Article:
A Tale of Fathers and Aeroplanes
1 min read

A Tale of Fathers and Aeroplanes

A Tale of Fathers and Aeroplanes

"Look at my plane, Dad. One day I'll fly far away," said 3-year-old me playing with a paper aeroplane.
"Won't you take me with you?" asked my dad.
"No, Dad, don't you see? there is only one seat!"


A few years later, my dad made my dream come true.

He bought us flight tickets for a vacation in Shimla. At that time, flights were damn expensive in India. But my dad worked day and night and saved enough. I couldn't stop smiling the day we boarded the flight to New Delhi. I finally flew.

10 years later,  I saw tears in his eyes.

I was about to board the flight to Spain to do my MBA. I was excited to start this new adventure — a new country, a new lifestyle, a promising career. But never had I seen him so sad. "What's the matter, dad?" I asked.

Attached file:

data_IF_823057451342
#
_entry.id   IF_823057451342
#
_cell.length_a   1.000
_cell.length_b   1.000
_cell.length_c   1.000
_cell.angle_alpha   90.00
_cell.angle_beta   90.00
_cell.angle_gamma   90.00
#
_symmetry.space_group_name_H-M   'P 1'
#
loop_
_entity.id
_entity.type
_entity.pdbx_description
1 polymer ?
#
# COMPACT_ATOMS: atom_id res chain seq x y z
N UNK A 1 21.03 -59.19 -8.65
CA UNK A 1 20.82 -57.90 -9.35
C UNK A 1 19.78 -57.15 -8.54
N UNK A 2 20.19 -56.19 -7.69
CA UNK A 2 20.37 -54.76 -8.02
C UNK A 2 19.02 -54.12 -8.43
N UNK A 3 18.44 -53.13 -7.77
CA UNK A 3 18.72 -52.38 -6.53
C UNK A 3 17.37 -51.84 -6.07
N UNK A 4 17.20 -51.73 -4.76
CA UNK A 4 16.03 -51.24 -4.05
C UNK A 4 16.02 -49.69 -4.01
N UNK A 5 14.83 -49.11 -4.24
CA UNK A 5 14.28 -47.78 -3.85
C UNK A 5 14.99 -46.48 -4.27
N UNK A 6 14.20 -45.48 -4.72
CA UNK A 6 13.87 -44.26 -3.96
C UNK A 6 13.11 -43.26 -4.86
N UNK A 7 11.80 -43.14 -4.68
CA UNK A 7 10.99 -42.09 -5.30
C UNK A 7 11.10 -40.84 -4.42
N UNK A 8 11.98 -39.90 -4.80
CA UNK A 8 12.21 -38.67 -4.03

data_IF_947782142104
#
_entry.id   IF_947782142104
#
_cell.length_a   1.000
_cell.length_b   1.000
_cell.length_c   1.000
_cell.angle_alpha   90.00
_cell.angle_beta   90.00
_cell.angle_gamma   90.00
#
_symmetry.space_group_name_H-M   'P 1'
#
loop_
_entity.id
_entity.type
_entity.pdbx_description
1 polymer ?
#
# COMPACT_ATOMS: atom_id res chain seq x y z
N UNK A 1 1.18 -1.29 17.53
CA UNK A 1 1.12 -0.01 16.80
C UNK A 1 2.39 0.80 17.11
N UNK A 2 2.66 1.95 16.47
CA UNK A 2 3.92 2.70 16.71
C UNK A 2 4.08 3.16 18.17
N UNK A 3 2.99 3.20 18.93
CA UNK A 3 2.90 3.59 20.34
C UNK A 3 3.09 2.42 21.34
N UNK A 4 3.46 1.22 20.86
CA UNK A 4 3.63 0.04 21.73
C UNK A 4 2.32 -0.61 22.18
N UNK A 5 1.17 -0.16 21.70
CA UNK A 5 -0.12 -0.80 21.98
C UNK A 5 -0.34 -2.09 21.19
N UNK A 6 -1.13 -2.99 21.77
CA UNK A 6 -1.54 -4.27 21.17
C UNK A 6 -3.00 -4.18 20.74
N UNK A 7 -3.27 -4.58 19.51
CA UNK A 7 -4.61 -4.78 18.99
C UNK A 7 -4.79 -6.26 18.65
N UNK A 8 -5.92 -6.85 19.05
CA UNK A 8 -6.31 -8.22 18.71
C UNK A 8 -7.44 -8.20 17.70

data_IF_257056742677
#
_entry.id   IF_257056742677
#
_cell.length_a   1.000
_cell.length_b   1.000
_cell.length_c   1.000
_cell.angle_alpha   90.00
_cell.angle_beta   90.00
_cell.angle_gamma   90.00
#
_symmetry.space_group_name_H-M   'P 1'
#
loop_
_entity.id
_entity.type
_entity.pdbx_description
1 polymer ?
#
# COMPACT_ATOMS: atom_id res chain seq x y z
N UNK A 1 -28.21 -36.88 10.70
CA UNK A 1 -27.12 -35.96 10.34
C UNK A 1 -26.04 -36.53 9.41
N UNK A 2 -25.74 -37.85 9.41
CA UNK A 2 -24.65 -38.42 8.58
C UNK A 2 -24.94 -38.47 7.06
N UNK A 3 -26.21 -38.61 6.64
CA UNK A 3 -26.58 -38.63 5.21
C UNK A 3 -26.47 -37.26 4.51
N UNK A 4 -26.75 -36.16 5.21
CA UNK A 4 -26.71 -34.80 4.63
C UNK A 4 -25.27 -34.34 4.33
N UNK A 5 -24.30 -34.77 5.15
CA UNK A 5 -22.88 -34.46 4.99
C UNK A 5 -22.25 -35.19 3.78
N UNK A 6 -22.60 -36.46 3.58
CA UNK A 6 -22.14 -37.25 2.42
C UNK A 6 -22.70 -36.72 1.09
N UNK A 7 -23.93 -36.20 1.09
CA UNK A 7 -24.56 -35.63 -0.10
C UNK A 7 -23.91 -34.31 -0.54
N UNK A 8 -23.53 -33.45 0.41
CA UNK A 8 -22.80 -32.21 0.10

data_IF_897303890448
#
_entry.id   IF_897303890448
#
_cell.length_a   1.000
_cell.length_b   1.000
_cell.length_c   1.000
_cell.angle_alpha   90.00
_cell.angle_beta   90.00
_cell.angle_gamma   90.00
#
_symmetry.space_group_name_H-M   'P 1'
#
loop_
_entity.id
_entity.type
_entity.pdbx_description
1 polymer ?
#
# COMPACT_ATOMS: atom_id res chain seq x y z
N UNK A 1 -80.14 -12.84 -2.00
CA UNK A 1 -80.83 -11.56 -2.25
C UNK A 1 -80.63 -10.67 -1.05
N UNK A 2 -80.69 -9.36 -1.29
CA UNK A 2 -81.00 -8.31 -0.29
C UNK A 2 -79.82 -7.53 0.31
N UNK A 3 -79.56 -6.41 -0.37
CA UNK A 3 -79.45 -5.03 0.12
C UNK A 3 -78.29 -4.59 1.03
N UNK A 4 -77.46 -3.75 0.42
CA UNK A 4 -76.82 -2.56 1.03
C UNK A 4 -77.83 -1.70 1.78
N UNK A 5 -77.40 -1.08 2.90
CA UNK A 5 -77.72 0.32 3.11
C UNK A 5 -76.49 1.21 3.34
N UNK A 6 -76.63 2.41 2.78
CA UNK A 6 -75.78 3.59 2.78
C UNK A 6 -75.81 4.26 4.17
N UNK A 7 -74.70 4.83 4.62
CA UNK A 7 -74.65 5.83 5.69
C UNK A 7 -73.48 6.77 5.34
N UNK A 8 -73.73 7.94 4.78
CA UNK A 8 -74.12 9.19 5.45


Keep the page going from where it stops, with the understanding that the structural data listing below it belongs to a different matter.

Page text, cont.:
"Nothing, son. I'm happy for you. But I'm afraid I am not going to see you much around."

And he was right.

Although I tried, I could never visit my parents as often as I wanted. Neither could they — long flights, health issues, visas and paperwork.
He broke his arm in an accident — I couldn't go as I had exams.
He almost got blind — I was busy with the strategic roadmap of my company.
My grandfather died — I wasn't there to console him.
My parents are terrified by this damn coronavirus — And I can't hold their hands and say, "It's okay. We can deal with it."

As I'm writing this tale of a son's failure, I feel a sudden tug at my sleeve.

"Papa, Look! I'm going to fly far, far away,"says my 3-year-old son holding his wooden aeroplane.